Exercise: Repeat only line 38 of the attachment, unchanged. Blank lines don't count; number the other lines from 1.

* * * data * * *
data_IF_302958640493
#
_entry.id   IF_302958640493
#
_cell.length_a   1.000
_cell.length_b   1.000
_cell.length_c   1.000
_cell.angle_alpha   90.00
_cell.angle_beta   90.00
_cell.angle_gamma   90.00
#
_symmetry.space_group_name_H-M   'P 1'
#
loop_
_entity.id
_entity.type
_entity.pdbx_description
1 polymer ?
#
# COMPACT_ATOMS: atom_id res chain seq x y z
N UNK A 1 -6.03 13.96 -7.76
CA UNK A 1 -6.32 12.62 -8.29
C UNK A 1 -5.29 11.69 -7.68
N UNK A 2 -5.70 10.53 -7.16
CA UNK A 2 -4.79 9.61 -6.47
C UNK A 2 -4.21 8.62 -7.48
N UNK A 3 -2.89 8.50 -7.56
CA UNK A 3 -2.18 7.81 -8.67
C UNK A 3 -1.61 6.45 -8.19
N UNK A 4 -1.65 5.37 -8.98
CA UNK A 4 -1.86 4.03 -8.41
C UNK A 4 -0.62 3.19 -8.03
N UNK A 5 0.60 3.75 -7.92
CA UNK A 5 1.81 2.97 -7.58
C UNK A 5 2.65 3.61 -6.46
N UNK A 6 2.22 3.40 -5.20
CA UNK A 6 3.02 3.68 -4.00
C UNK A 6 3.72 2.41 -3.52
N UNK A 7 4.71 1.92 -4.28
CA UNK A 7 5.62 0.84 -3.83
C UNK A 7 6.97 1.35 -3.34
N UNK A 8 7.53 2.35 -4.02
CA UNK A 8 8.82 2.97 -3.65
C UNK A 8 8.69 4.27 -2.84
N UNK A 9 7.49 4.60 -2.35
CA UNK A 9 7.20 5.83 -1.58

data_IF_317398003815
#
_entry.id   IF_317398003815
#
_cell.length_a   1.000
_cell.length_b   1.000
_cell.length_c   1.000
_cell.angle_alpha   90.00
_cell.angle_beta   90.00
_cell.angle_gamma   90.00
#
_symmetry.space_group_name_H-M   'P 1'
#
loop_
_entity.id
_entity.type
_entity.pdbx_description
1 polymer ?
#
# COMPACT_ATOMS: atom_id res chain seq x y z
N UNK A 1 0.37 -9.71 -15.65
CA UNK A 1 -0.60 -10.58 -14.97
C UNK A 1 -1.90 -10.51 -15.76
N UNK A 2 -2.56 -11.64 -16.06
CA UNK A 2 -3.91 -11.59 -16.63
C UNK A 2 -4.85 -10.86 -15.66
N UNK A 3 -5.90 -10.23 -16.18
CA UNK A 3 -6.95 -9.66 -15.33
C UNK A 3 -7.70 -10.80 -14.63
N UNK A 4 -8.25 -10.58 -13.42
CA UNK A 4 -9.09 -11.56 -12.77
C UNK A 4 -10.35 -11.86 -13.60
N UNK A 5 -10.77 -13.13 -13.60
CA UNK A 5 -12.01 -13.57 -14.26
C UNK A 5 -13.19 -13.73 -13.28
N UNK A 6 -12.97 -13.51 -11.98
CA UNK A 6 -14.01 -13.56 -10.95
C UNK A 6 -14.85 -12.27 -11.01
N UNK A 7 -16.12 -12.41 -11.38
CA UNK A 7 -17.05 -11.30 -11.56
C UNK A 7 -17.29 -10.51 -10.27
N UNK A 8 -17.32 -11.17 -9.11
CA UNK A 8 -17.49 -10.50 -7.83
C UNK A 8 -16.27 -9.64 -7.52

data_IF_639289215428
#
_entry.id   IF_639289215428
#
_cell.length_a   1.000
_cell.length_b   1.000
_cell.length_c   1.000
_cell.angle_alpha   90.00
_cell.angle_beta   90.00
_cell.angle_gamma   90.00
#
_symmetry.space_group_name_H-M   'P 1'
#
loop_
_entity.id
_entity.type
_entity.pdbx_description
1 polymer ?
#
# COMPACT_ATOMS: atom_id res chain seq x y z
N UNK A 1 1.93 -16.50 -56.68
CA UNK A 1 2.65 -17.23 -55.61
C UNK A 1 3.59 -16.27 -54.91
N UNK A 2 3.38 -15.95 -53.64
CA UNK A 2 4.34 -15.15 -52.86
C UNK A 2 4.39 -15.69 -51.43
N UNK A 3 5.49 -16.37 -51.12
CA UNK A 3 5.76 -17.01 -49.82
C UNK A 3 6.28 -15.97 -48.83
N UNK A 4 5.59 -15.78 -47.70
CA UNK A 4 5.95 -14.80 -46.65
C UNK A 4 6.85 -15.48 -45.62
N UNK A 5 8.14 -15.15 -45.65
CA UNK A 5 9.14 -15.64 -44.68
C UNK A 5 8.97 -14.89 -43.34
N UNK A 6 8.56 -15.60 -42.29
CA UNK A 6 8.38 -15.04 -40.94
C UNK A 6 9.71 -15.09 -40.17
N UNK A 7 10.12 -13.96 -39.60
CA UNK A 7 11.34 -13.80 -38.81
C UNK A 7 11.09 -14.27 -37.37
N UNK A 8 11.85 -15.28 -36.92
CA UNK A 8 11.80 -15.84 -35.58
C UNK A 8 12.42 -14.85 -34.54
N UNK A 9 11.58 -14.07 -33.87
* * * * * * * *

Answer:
C UNK A 6 3.72 2.41 -3.52